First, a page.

Originally PyTorch used an eager mode where each PyTorch operation that forms the model is run independently as soon as it’s reached. PyTorch 2.0 introduced torch.compile to speed up PyTorch code over the default eager mode. In contrast to eager mode, the torch.compile pre-compiles the entire model into a single graph in a manner that’s optimal for running on a given hardware platform. AWS optimized the PyTorch torch.compile feature for AWS Graviton3 processors. This optimization results in up to 2x better performance for Hugging Face model inference (based on geomean of performance improvement for 33 models) and up to 1.35x better performance for TorchBench model inference (geomean of performance improvement for 45 models) compared to the default eager mode inference across several natural language processing (NLP), computer vision (CV), and recommendation models on AWS Graviton3-based Amazon EC2 instances. Starting with PyTorch 2.3.1, the optimizations are available in torch Python wheels and AWS Graviton PyTorch deep learning container (DLC).

In this blog post, we show how we optimized torch.compile performance on AWS Graviton3-based EC2 instances, how to use the optimizations to improve inference performance, and the resulting speedups.

Why torch.compile and what’s the goal?

In eager mode, operators in a model are run immediately as they are encountered. It’s easier to use, more suitable for machine learning (ML) researchers, and hence is the default mode. However, eager mode incurs runtime overhead because of redundant kernel launch and memory read overhead. Whereas in torch compile mode, operators are first synthesized into a graph, wherein one operator is merged with another to reduce and localize memory reads and total kernel launch overhead.

The goal for the AWS Graviton team was to optimize torch.compile backend for Graviton3 processors. PyTorch eager mode was already optimized for Graviton3 processors with Arm Compute Library (ACL) kernels using oneDNN (also known as MKLDNN). So, the question was, how to reuse those kernels in torch.compile mode to get the best of graph compilation and the optimized kernel performance together?

Results

The AWS Graviton team extended the torch inductor and oneDNN primitives that reused the ACL kernels and optimized compile mode performance on Graviton3 processors. Starting with PyTorch 2.3.1, the optimizations are available in the torch Python wheels and AWS Graviton DLC. Please see the Running an inference section that follows for the instructions on installation, runtime configuration, and how to run the tests.

To demonstrate the performance improvements, we used NLP, CV, and recommendation models from TorchBench and the most downloaded NLP models from Hugging Face across Question Answering, Text Classification, Token Classification, Translation, Zero-Shot Classification, Translation, Summarization, Feature Extraction, Text Generation, Text2Text Generation, Fill-Mask, and Sentence Similarity tasks to cover a wide variety of customer use cases.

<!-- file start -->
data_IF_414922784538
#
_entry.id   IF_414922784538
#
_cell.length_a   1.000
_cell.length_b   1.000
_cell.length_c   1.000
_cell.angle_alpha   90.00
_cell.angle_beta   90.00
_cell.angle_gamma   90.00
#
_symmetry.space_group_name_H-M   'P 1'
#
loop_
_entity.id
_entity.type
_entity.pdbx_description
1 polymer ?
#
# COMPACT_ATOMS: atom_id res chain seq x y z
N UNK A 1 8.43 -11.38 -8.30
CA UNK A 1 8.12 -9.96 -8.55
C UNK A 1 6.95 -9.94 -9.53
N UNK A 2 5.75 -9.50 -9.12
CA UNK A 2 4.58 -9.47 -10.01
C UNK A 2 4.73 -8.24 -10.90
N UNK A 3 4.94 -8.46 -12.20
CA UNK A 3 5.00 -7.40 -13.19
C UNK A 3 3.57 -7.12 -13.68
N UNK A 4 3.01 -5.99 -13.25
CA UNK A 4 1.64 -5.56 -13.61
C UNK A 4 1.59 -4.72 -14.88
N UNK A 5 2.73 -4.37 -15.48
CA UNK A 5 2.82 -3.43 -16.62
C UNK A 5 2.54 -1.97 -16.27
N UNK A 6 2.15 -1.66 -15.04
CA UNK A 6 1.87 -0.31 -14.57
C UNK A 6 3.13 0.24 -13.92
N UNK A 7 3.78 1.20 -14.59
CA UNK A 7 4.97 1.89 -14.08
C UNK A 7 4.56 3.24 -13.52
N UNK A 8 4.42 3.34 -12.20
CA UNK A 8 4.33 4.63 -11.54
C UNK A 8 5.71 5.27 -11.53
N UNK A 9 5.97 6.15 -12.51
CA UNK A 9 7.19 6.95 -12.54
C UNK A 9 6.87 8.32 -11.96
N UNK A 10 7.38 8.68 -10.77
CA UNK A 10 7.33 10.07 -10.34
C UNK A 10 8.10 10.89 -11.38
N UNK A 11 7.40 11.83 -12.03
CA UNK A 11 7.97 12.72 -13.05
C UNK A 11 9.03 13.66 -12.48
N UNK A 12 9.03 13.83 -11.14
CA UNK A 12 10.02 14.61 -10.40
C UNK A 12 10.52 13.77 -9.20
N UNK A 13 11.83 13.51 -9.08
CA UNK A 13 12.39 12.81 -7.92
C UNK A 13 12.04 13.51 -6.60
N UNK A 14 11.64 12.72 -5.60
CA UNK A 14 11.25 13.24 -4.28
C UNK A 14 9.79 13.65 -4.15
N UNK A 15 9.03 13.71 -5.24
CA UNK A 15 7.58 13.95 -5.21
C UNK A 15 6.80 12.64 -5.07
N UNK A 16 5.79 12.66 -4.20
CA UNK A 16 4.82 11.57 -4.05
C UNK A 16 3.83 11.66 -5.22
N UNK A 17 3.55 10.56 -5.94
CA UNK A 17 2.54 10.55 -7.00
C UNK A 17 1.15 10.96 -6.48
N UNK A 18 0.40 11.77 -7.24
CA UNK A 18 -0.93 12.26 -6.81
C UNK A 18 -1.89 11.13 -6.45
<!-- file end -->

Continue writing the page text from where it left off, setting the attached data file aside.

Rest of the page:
We started with measuring TorchBench model inference latency, in milliseconds (msec), for the eager mode, which is marked 1.0 with a red dotted line in the following graph. Then we compared the improvements from torch.compile for the same model inference, the normalized results are plotted in the graph. You can see that for the 45 models we benchmarked, there is a 1.35x latency improvement (geomean for the 45 models).

Image 1: PyTorch model inference performance improvement with torch.compile on AWS Graviton3-based c7g instance using TorchBench framework. The reference eager mode performance is marked as 1.0. (higher is better)

Similar to the preceding TorchBench inference performance graph, we started with measuring the Hugging Face NLP model inference latency, in msec, for the eager mode, which is marked 1.0 with a red dotted line in the following graph. Then we compared the improvements from torch.compile for the same model inference, the normalized results are plotted in the graph. You can see that for the 33 models we benchmarked, there is around 2x performance improvement (geomean for the 33 models).

Image 2: Hugging Face NLP model inference performance improvement with torch.compile on AWS Graviton3-based c7g instance using Hugging Face example scripts. The reference eager mode performance is marked as 1.0. (higher is better)

Running an inference

Starting with PyTorch 2.3.1, the optimizations are available in the torch Python wheel and in AWS Graviton PyTorch DLC. This section shows how to run inference in eager and torch.compile modes using torch Python wheels and benchmarking scripts from Hugging Face and TorchBench repos.

To successfully run the scripts and reproduce the speedup numbers mentioned in this post, you need an instance from the Graviton3 family (c7g/r7g/m7g/hpc7g) of hardware. For this post, we used the c7g.4xl (16 vcpu) instance. The instance, the AMI details, and the required torch library versions are mentioned in the following snippet.

Instance: c7g.4xl instance
Region: us-west-2
AMI: ami-05cc25bfa725a144a (Ubuntu 22.04/Jammy with 6.5.0-1017-aws kernel)